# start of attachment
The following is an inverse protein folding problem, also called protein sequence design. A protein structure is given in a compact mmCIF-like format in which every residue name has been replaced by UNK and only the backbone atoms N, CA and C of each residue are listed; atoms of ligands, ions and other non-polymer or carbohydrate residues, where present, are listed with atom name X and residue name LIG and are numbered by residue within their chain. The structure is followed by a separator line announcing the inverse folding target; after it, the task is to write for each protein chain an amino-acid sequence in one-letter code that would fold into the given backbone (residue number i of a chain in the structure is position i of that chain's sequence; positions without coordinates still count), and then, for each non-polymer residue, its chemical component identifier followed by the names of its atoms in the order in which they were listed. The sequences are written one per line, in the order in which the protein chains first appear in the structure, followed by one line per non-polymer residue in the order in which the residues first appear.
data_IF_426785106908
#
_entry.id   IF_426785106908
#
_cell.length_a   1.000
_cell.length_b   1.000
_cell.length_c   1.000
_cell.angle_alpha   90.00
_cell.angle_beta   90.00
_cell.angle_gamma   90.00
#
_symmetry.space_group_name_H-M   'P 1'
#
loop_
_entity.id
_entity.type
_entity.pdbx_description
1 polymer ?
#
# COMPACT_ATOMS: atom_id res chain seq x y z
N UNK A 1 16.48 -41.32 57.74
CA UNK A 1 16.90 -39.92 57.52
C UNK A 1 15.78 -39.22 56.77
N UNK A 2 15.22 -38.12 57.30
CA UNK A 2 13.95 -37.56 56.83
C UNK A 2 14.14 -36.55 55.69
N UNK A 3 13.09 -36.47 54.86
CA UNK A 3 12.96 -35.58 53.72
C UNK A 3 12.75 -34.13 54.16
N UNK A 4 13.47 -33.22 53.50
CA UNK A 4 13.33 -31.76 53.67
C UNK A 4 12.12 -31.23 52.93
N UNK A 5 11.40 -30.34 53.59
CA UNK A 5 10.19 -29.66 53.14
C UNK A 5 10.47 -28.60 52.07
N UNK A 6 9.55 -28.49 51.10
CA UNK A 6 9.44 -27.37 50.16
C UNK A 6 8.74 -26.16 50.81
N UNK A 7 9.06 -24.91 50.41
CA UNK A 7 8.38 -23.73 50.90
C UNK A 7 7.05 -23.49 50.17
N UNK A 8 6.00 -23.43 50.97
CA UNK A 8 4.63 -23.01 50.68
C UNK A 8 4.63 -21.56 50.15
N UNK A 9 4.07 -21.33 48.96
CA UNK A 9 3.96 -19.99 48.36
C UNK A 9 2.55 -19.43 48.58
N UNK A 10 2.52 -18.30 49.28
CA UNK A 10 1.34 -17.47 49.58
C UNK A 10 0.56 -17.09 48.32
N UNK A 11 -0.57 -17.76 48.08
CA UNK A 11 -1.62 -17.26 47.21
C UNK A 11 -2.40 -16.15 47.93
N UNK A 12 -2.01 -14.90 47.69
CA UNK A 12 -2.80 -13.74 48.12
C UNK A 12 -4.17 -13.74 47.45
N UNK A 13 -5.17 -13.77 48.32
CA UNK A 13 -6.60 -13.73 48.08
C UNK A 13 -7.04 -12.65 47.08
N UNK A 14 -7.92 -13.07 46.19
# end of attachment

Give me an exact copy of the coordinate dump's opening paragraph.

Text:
The following is an inverse protein folding problem, also called protein sequence design. A protein structure is given in a compact mmCIF-like format in which every residue name has been replaced by UNK and only the backbone atoms N, CA and C of each residue are listed; atoms of ligands, ions and other non-polymer or carbohydrate residues, where present, are listed with atom name X and residue name LIG and are numbered by residue within their chain. The structure is followed by a separator line announcing the inverse folding target; after it, the task is to write for each protein chain an amino-acid sequence in one-letter code that would fold into the given backbone (residue number i of a chain in the structure is position i of that chain's sequence; positions without coordinates still count), and then, for each non-polymer residue, its chemical component identifier followed by the names of its atoms in the order in which they were listed. The sequences are written one per line, in the order in which the protein chains first appear in the structure, followed by one line per non-polymer residue in the order in which the residues first appear.